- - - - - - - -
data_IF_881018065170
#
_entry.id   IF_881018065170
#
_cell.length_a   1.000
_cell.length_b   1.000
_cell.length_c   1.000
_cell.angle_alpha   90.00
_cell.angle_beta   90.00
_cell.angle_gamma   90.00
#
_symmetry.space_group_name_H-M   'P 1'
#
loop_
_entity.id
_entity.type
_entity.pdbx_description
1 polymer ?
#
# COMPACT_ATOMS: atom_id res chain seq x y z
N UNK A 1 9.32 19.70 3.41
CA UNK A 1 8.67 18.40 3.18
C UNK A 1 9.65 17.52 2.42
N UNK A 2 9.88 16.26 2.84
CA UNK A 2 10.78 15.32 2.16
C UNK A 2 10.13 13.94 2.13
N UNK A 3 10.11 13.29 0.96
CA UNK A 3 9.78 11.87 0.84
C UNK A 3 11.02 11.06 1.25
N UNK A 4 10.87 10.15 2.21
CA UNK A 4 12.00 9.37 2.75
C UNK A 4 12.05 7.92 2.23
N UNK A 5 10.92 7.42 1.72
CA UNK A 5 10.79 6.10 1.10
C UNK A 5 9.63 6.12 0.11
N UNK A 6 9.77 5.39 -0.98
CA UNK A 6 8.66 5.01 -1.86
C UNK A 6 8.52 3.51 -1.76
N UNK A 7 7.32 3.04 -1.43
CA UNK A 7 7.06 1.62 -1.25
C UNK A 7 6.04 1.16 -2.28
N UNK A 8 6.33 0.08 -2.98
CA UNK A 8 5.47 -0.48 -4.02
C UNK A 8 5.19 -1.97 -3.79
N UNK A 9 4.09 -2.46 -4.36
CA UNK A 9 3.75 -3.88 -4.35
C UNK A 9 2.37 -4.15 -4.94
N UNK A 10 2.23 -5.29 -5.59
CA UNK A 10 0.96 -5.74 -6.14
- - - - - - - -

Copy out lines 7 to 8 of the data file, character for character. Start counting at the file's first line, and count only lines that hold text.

_cell.length_c   1.000
_cell.angle_alpha   90.00